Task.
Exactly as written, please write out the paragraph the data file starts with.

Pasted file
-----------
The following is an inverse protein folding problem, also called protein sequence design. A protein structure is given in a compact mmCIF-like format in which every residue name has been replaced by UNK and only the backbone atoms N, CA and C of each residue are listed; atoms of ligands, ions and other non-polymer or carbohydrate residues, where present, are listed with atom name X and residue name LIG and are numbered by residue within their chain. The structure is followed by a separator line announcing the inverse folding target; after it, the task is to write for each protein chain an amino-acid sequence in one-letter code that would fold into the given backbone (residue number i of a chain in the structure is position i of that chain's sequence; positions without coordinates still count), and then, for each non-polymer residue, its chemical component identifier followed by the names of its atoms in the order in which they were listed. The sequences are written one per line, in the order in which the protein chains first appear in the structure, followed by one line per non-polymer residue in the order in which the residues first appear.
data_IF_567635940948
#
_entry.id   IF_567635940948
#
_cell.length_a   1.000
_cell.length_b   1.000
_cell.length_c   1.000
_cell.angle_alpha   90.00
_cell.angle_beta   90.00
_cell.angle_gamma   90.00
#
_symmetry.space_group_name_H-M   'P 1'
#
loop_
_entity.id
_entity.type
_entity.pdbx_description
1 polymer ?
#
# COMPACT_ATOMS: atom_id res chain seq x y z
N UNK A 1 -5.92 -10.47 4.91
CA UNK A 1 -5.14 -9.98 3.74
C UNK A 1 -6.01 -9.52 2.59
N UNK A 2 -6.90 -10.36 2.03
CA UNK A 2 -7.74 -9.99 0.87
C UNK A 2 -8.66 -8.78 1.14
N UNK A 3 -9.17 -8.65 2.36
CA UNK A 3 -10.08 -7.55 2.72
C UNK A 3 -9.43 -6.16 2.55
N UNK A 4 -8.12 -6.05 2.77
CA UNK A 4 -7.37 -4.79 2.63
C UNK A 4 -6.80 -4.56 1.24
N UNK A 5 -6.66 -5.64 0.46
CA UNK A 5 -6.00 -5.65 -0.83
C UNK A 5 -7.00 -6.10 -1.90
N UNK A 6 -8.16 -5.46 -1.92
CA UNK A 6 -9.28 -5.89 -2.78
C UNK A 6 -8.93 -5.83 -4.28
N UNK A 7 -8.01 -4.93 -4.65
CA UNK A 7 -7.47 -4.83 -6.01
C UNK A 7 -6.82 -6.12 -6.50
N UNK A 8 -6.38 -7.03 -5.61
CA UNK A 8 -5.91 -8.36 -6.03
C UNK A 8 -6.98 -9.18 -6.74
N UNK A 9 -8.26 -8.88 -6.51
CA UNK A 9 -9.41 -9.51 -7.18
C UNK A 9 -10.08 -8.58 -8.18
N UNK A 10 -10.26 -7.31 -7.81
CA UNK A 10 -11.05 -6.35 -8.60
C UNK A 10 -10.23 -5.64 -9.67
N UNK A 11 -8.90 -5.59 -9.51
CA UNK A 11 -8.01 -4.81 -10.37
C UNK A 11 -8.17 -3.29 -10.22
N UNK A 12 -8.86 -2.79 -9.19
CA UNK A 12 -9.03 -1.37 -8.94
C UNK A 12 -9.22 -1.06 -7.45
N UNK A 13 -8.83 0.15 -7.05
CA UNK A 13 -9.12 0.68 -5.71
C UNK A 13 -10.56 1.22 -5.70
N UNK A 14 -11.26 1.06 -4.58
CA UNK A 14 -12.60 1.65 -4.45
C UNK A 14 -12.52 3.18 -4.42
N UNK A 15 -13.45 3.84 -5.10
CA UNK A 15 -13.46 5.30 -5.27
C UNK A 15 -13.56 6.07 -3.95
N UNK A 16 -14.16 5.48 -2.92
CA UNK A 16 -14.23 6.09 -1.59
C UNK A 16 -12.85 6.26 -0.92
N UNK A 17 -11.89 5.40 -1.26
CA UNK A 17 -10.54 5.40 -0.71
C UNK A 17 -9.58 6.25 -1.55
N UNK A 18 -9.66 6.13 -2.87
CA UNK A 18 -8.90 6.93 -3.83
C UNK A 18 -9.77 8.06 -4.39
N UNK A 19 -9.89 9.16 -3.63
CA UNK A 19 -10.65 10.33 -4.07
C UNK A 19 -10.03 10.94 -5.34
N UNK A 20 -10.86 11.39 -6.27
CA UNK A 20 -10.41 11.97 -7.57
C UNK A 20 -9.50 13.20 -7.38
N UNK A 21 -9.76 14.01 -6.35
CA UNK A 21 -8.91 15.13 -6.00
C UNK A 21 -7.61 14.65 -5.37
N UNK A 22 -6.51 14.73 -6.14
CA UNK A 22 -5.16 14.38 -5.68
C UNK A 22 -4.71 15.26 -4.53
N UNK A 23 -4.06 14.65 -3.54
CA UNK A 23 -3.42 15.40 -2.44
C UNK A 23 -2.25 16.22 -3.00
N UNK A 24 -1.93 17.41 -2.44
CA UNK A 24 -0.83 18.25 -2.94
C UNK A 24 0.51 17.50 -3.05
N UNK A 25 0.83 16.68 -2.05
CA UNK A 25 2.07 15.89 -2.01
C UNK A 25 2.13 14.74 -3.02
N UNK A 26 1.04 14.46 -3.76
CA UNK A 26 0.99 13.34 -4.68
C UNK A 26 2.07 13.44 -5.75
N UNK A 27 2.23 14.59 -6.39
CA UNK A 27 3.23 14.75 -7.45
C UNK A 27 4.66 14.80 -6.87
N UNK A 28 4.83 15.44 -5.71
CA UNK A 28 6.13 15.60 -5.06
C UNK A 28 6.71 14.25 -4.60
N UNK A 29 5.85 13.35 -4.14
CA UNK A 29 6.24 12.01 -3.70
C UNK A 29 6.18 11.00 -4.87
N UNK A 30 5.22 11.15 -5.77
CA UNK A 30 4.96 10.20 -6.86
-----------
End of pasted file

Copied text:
The following is an inverse protein folding problem, also called protein sequence design. A protein structure is given in a compact mmCIF-like format in which every residue name has been replaced by UNK and only the backbone atoms N, CA and C of each residue are listed; atoms of ligands, ions and other non-polymer or carbohydrate residues, where present, are listed with atom name X and residue name LIG and are numbered by residue within their chain. The structure is followed by a separator line announcing the inverse folding target; after it, the task is to write for each protein chain an amino-acid sequence in one-letter code that would fold into the given backbone (residue number i of a chain in the structure is position i of that chain's sequence; positions without coordinates still count), and then, for each non-polymer residue, its chemical component identifier followed by the names of its atoms in the order in which they were listed. The sequences are written one per line, in the order in which the protein chains first appear in the structure, followed by one line per non-polymer residue in the order in which the residues first appear.